The semi-autonomous Iraqi region of Kurdistan may begin deliveries by early next year of around 250,000 bpd of crude oil to the federal government in Baghdad for exports, Iraqi Oil…
The semi-autonomous Iraqi region of Kurdistan may begin deliveries by early next year of around 250,000 bpd of crude oil to the federal government in Baghdad for exports, Iraqi Oil Minister Thamer Ghadhban said.
Under an agreement from two years ago, Kurdistan is obliged to send at least 250,000 bpd to Iraqi state oil marketing company SOMO to be exported via the pipeline to the Ceyhan port in Turkey, Reuters quoted the Iraqi oil minister as saying on television late on Thursday.
The proceeds from the exports of these volumes are set to go to Iraq’s federal budget, Ghadhban added.
In October, the Kurdistan region pumped 440,000 bpd of oil, he said.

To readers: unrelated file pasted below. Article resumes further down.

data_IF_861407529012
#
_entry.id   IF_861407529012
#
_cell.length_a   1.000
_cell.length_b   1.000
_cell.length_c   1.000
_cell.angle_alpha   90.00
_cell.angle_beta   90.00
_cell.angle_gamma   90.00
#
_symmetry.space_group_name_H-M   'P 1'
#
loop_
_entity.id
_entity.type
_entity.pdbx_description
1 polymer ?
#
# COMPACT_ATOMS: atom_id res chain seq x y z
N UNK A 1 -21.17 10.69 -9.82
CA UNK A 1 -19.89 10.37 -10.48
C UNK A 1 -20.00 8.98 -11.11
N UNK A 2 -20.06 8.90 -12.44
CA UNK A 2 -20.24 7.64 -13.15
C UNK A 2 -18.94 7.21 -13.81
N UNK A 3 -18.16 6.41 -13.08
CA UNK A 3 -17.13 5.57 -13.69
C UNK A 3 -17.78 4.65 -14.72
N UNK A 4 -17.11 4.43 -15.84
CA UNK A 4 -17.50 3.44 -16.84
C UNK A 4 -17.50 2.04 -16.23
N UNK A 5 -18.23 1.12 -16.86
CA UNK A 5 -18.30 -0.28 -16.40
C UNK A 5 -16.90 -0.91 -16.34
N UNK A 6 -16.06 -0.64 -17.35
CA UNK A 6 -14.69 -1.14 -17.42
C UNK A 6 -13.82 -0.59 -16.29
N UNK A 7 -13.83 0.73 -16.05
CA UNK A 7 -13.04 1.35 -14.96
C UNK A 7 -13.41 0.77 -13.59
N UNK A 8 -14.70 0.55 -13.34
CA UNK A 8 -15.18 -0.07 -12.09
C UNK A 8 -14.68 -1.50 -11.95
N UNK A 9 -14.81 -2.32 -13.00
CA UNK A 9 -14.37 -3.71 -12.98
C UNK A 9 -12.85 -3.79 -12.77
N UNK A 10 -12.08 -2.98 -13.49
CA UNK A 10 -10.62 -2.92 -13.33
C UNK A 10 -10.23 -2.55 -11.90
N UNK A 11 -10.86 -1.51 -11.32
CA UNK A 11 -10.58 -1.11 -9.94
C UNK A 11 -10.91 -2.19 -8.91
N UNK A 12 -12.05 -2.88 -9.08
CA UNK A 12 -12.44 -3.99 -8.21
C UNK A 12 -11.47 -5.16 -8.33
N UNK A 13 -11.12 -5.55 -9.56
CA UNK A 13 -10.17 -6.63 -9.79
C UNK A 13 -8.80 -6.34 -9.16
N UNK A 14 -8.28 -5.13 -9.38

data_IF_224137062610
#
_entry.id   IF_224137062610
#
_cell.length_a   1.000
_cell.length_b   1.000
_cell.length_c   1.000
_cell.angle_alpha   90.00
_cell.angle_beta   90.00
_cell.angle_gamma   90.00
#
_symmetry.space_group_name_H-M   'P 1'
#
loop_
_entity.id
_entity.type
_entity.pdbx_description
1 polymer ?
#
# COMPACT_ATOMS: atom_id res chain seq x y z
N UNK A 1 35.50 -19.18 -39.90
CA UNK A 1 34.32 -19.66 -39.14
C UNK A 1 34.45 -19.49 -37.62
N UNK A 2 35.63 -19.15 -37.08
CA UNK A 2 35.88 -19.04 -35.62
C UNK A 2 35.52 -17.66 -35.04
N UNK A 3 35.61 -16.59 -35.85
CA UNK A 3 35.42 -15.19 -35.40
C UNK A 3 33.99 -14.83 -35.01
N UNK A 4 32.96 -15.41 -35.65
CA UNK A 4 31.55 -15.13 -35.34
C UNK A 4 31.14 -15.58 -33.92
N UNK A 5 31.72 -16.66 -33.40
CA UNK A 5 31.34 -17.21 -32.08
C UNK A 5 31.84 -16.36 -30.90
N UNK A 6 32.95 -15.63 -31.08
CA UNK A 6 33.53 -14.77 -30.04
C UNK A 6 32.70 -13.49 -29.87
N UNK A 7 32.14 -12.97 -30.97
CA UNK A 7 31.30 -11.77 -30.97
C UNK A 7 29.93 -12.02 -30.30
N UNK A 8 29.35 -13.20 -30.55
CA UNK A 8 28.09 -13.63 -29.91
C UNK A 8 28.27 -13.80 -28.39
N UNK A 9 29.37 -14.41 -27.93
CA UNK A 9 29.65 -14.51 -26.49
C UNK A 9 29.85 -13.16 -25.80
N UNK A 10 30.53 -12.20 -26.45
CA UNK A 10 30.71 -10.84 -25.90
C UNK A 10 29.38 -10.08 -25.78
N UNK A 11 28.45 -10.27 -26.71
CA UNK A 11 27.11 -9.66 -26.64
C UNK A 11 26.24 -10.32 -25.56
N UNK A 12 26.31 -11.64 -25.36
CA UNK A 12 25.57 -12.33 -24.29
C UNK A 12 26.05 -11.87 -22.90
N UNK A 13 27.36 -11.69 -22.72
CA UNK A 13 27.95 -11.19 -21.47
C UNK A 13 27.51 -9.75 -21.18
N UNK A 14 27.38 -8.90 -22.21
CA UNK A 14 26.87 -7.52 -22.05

Iraq and Kurdistan have squabbled for years about the exports from the northern semi-autonomous region, with the Kurds exporting oil on their own since 2013.
In November last year, Iraq resumed oil exports from the northern Kirkuk province, a year after it had stopped oil flows from the area due to a dispute with the semi-autonomous Kurdistan region.
Around 300,000 bpd of crude oil previously pumped and exported in the Kirkuk province to the Turkish port of Ceyhan were shut in when the Iraqi federal government moved in October 2017 to take control over the oil fields in Kirkuk from Kurdish forces after the semi-autonomous region held a referendum that Baghdad didn’t recognize. However, the only export outlet of the Kirkuk oil is the oil pipeline of the Kurdistan Regional Government (KRG).
Iraq is now preparing to boost its oil export outlets, and plans to rebuild and expand the Baghdad-controlled oil pipeline out of Kirkuk, which is not functional currently. The expansion and reconstruction would add 1.1 million bpd of export capacity for Iraq to the port of Ceyhan. Iraq’s other key plan to boost export capacity is the construction of an artificial island south of the Al-Basrah offshore terminal (ABOT) in the Persian Gulf, to boost exports from its key southern ports.
By Tsvetana Paraskova for Oilprice.com